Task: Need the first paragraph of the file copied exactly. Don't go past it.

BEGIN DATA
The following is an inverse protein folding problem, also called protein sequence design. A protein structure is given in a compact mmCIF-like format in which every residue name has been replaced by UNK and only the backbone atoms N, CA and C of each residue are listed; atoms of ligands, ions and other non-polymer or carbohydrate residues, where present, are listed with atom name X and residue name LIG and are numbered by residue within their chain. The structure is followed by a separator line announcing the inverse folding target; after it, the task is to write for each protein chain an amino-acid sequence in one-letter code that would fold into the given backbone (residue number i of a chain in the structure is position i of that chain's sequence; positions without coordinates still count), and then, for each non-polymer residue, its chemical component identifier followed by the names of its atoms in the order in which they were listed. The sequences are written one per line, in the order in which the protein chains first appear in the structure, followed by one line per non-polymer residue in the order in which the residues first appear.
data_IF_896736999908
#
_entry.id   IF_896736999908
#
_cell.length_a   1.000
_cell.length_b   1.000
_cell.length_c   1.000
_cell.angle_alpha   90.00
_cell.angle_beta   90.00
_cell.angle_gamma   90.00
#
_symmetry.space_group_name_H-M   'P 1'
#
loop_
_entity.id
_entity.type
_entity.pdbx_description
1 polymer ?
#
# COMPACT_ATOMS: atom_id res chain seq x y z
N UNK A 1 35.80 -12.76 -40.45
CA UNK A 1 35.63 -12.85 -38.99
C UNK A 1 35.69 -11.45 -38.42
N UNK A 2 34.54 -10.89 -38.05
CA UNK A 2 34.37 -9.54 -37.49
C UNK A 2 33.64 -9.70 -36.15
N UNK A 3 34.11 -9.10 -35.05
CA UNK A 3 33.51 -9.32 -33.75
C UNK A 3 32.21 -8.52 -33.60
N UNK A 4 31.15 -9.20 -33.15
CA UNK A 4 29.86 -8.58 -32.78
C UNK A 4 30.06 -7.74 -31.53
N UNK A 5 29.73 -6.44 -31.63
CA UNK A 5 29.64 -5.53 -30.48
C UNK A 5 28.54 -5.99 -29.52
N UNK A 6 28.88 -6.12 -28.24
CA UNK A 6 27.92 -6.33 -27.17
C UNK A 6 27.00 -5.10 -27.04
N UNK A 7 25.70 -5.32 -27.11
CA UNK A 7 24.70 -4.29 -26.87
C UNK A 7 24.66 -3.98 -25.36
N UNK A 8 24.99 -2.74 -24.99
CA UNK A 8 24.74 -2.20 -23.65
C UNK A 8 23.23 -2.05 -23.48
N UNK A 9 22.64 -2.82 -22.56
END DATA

The following is an inverse protein folding problem, also called protein sequence design. A protein structure is given in a compact mmCIF-like format in which every residue name has been replaced by UNK and only the backbone atoms N, CA and C of each residue are listed; atoms of ligands, ions and other non-polymer or carbohydrate residues, where present, are listed with atom name X and residue name LIG and are numbered by residue within their chain. The structure is followed by a separator line announcing the inverse folding target; after it, the task is to write for each protein chain an amino-acid sequence in one-letter code that would fold into the given backbone (residue number i of a chain in the structure is position i of that chain's sequence; positions without coordinates still count), and then, for each non-polymer residue, its chemical component identifier followed by the names of its atoms in the order in which they were listed. The sequences are written one per line, in the order in which the protein chains first appear in the structure, followed by one line per non-polymer residue in the order in which the residues first appear.